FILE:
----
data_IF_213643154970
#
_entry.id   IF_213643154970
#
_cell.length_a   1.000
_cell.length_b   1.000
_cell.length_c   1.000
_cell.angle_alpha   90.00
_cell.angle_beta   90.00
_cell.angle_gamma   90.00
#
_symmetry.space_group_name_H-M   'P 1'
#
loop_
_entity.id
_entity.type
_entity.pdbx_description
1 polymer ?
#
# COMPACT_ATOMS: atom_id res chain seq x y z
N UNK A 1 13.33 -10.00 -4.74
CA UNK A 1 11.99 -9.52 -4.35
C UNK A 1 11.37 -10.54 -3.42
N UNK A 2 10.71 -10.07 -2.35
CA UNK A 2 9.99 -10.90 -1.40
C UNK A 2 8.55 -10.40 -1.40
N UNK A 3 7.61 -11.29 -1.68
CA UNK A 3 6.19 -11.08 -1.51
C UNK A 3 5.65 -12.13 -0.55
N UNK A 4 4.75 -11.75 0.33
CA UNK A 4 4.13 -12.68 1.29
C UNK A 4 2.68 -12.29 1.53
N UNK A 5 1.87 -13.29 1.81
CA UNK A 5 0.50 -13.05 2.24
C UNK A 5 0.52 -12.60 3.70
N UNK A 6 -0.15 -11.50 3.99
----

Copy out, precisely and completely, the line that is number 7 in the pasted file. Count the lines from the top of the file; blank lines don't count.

_cell.length_c   1.000